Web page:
Despite the development and progress of Dubai during the last 30 years into one of the most urbanised and modern cities in the world, the local population remains firmly conscious of their heritage, legacy and culture.
Tourists visiting Dubai cannot fail to be other than impresse with the overwhelming and friendly welcome they will recieve.
One of the most recognisale forms of Arabic culture within the gulf region is the dhow and today craftsmen still build working and racing dhows as well as pleasure boats, therefore keeping old traditions alive and preserving the heritage of the UAE.
Numerous museums have been opened to the public in recent times; however overshadowing all the revived museums and sites is the completely restored Sheikh Saeed Al Maktoum House in Old Dubai. The landmark wind towers are unique feature in this region and create air circulation within a room.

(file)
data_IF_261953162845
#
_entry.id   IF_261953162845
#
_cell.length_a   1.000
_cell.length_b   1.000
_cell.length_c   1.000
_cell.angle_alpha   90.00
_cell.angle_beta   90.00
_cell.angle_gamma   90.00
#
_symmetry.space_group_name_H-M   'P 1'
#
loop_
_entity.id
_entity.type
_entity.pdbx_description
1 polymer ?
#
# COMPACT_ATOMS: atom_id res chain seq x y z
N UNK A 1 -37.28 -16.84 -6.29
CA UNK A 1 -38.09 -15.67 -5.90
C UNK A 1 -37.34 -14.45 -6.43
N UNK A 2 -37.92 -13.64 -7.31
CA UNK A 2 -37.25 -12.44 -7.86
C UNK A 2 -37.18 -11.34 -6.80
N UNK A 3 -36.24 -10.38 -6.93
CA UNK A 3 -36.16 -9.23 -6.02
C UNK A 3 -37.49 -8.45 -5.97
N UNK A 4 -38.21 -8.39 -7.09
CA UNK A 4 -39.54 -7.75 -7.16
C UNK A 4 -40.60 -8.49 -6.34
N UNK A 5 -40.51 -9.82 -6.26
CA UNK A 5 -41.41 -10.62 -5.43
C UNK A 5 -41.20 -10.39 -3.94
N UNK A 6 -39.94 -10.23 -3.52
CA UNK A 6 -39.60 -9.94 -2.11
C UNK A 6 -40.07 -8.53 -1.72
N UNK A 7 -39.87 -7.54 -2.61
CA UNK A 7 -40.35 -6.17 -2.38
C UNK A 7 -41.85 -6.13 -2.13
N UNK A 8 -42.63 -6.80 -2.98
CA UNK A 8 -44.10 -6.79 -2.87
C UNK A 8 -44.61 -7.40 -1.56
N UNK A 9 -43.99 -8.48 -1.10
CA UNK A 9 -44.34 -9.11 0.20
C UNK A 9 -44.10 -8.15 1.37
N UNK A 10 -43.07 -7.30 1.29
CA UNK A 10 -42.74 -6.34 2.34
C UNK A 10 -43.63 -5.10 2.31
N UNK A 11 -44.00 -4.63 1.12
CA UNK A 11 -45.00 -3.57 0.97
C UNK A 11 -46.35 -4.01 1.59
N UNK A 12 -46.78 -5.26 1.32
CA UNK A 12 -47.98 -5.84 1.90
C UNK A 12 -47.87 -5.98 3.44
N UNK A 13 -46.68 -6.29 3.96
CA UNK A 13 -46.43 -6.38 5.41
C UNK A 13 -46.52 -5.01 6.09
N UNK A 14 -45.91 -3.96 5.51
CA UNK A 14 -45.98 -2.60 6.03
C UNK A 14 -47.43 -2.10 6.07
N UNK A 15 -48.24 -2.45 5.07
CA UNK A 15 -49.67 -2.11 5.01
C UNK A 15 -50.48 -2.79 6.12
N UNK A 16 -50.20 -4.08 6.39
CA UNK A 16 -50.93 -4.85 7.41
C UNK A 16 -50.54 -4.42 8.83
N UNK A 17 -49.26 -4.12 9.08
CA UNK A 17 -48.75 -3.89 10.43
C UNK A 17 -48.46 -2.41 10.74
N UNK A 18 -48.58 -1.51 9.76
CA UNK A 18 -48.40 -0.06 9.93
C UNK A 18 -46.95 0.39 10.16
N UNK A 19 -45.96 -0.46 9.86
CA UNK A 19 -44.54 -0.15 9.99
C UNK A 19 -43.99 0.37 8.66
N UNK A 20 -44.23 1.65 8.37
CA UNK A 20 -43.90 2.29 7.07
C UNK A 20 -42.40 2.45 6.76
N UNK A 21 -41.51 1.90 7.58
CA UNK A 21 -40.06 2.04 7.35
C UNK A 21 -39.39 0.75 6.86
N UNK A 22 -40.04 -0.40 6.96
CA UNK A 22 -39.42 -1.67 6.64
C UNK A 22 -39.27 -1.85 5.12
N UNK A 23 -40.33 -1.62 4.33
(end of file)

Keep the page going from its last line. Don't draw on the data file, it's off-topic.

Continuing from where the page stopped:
The national dress for men is the spotlessly clean and cool white dishdasha or kandoura and is worn with a headdress, known as a ghuttra, which is normally white for Emirati nationals. Local Emirati ladies wear a traditional black silk abaya often decorated with beads; the headcrafts is called a sheyla. Some older women wears a mask, called burkha.
The UAE is 4 hours ahead of GMT during winter and 3 hours ahead during daylight saving in summer season.
The official language is Arabic, although English is the most commonly used language in all areas that incorporate tourism and commerce. Hindi, Farsi and Urdu are also widely used.